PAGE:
Objective: Cancer and anxiety/depression frequently co-occur, leading to poorer outcomes for these illnesses. However, the majority of existing research investigates how participants view single illnesses alone. This study aimed to explore the content of individuals’ multimorbid representations and how these relate to their coping behaviours and self-management strategies for cancer and anxiety/depression.
Design: A semi-structured qualitative research design with theoretical thematic analysis.
Main Outcome Measures: Multimorbid illness representations, coping behaviours, and self-management strategies.
Results: In interviews with 21 participants multimorbid representations varied, three participants viewed cancer and anxiety/depression as unrelated, five participants were uncertain about the relationship between cancer and anxiety/depression, and the majority of participants perceived cancer and anxiety/depression as related. This third group of participants often described relationships as causal, with representations having both positive and negative influences on coping behaviours and self-management strategies. Representations were shown to change over the course of the cancer experience, with fear of cancer recurrence and the influence of participants’ most challenging illness also discussed.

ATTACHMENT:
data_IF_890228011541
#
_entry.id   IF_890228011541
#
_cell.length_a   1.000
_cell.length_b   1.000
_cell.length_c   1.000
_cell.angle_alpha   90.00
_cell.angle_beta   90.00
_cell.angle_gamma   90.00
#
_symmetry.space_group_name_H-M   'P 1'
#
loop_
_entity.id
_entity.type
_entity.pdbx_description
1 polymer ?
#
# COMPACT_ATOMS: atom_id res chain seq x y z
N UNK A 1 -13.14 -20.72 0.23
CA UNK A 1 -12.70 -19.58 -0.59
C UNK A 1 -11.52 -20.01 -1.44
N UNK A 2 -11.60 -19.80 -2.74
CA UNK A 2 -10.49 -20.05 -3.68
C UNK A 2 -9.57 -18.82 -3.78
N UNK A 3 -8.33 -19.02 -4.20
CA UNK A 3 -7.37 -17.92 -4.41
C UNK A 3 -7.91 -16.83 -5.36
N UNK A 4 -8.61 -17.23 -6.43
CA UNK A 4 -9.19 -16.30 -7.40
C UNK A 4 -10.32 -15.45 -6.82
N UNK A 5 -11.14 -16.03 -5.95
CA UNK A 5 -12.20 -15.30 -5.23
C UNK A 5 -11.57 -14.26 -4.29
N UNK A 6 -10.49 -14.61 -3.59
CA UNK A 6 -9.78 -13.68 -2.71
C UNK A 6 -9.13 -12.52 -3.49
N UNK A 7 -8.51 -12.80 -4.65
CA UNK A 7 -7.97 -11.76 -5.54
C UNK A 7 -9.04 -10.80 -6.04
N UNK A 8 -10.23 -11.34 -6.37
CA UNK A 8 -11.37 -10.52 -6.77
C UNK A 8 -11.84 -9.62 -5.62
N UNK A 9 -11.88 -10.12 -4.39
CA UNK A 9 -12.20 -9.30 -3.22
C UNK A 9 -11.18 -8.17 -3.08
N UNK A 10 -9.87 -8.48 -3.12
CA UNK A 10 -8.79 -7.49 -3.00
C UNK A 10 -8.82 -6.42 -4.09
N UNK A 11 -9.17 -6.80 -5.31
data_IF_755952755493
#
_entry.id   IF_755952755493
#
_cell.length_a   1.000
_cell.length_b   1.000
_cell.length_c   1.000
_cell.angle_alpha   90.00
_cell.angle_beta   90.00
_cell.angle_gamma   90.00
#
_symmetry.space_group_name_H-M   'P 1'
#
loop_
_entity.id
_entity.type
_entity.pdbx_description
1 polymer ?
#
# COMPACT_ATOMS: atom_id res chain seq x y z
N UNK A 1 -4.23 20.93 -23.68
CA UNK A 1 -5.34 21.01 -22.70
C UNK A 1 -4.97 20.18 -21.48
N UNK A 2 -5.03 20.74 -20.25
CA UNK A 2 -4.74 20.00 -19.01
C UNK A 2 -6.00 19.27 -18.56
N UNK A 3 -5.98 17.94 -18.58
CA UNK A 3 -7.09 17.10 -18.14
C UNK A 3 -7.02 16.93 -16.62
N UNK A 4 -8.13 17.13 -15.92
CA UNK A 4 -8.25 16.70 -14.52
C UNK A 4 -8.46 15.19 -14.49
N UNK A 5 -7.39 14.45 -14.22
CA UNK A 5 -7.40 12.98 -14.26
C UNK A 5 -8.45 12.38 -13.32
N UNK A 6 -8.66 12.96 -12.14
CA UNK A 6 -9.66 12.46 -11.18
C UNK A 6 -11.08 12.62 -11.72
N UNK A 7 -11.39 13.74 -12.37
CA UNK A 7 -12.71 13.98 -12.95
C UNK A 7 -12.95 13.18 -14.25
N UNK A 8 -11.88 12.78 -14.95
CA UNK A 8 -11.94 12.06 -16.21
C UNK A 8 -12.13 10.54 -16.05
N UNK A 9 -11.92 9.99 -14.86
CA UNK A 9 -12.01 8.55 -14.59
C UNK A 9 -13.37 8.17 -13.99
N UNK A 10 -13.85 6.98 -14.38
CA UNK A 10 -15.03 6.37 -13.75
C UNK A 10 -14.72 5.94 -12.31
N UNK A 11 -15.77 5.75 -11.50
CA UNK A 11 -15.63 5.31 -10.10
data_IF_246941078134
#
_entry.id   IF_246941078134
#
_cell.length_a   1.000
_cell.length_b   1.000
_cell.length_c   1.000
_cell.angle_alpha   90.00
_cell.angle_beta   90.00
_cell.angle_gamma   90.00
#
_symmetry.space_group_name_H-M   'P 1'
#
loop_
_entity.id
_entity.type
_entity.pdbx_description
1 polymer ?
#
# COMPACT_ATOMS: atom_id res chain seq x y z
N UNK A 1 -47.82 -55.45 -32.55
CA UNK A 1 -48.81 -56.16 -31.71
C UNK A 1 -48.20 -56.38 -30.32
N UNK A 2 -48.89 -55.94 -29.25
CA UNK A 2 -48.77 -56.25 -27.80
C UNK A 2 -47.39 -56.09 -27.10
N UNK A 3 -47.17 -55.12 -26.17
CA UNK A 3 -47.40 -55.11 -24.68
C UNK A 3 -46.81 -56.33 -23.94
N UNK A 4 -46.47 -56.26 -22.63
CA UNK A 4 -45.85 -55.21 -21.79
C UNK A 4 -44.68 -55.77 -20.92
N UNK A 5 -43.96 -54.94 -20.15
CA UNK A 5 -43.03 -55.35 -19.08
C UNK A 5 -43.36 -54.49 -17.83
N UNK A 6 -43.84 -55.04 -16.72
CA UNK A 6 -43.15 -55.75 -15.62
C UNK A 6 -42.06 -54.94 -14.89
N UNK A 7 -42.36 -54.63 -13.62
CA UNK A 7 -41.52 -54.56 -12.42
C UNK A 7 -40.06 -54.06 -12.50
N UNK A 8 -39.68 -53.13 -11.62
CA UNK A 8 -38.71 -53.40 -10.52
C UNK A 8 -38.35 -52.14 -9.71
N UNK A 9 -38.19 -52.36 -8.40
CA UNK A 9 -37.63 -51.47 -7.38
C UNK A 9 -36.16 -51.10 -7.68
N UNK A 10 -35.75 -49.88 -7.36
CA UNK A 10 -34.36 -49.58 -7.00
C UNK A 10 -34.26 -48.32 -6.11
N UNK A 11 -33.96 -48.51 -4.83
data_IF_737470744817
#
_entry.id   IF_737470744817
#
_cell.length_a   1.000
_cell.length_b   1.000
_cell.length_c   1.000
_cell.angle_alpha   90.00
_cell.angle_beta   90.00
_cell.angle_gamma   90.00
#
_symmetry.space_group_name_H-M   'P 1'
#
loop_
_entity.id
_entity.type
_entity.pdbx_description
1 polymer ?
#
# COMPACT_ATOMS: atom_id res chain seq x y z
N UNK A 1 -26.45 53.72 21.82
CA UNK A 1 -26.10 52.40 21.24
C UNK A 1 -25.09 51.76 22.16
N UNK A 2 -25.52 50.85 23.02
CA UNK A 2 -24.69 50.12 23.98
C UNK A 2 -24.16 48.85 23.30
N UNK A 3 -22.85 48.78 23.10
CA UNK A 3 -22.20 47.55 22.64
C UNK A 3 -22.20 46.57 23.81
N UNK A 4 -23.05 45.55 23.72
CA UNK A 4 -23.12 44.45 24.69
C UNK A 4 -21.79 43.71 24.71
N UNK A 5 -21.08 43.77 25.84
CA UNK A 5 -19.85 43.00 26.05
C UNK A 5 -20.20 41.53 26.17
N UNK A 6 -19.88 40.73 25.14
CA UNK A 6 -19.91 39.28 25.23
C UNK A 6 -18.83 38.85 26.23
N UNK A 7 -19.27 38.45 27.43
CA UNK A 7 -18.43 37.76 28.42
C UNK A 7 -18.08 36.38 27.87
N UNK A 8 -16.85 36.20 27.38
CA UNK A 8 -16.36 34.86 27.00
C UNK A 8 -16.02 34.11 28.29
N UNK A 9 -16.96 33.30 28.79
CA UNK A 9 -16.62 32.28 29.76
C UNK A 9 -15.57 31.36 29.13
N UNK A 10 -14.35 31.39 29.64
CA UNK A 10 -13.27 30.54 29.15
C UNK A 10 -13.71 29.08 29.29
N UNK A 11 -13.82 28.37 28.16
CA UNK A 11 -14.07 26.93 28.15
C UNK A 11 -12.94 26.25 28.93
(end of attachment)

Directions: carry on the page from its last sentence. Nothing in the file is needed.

Conclusions: People hold multimorbid illness representations that can influence self-management. An awareness of these representations by researchers, health professionals, and patients is important for the creation of future interventions that aim to improve and maintain patient wellbeing.
- illness representations